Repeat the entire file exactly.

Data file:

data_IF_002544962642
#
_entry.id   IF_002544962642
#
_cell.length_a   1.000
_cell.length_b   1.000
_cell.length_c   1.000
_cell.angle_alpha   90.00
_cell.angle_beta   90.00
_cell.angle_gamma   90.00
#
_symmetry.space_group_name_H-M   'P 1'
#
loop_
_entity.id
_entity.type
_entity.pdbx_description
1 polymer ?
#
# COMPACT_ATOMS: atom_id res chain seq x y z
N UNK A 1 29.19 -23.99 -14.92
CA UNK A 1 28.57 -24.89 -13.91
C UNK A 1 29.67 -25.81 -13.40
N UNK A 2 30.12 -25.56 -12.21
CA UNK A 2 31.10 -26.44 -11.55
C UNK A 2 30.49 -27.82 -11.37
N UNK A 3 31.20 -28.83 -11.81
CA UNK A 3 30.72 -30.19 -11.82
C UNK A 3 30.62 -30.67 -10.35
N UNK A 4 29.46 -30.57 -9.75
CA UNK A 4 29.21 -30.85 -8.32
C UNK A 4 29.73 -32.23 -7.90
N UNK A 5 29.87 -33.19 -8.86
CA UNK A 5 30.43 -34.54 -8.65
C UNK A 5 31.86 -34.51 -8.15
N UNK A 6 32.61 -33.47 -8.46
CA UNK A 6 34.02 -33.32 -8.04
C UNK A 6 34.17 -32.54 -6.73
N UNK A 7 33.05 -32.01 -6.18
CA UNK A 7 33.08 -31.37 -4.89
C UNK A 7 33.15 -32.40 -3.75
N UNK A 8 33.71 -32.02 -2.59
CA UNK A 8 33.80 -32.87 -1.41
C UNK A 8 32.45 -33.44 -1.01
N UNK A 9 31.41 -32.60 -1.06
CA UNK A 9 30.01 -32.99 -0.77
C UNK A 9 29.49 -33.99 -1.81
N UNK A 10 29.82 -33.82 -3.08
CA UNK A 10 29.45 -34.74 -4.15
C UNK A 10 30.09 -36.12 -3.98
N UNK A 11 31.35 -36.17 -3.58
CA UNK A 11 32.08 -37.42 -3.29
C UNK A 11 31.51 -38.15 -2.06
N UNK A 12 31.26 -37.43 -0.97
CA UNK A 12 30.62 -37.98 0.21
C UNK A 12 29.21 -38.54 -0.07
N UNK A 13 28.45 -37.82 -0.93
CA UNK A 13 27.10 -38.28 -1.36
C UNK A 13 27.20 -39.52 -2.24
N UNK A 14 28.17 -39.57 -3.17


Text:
data_IF_002544962642
#
_entry.id   IF_002544962642
#
_cell.length_a   1.000
_cell.length_b   1.000
_cell.length_c   1.000
_cell.angle_alpha   90.00
_cell.angle_beta   90.00
_cell.angle_gamma   90.00
#
_symmetry.space_group_name_H-M   'P 1'
#
loop_
_entity.id
_entity.type
_entity.pdbx_description
1 polymer ?
#
# COMPACT_ATOMS: atom_id res chain seq x y z
N UNK A 1 29.19 -23.99 -14.92
CA UNK A 1 28.57 -24.89 -13.91
C UNK A 1 29.67 -25.81 -13.40
N UNK A 2 30.12 -25.56 -12.21
CA UNK A 2 31.10 -26.44 -11.55
C UNK A 2 30.49 -27.82 -11.37
N UNK A 3 31.20 -28.83 -11.81
CA UNK A 3 30.72 -30.19 -11.82
C UNK A 3 30.62 -30.67 -10.35
N UNK A 4 29.46 -30.57 -9.75
CA UNK A 4 29.21 -30.85 -8.32
C UNK A 4 29.73 -32.23 -7.90
N UNK A 5 29.87 -33.19 -8.86
CA UNK A 5 30.43 -34.54 -8.65
C UNK A 5 31.86 -34.51 -8.15
N UNK A 6 32.61 -33.47 -8.46
CA UNK A 6 34.02 -33.32 -8.04
C UNK A 6 34.17 -32.54 -6.73
N UNK A 7 33.05 -32.01 -6.18
CA UNK A 7 33.08 -31.37 -4.89
C UNK A 7 33.15 -32.40 -3.75
N UNK A 8 33.71 -32.02 -2.59
CA UNK A 8 33.80 -32.87 -1.41
C UNK A 8 32.45 -33.44 -1.01
N UNK A 9 31.41 -32.60 -1.06
CA UNK A 9 30.01 -32.99 -0.77
C UNK A 9 29.49 -33.99 -1.81
N UNK A 10 29.82 -33.82 -3.08
CA UNK A 10 29.45 -34.74 -4.15
C UNK A 10 30.09 -36.12 -3.98
N UNK A 11 31.35 -36.17 -3.58
CA UNK A 11 32.08 -37.42 -3.29
C UNK A 11 31.51 -38.15 -2.06
N UNK A 12 31.26 -37.43 -0.97
CA UNK A 12 30.62 -37.98 0.21
C UNK A 12 29.21 -38.54 -0.07
N UNK A 13 28.45 -37.82 -0.93
CA UNK A 13 27.10 -38.28 -1.36
C UNK A 13 27.20 -39.52 -2.24
N UNK A 14 28.17 -39.57 -3.17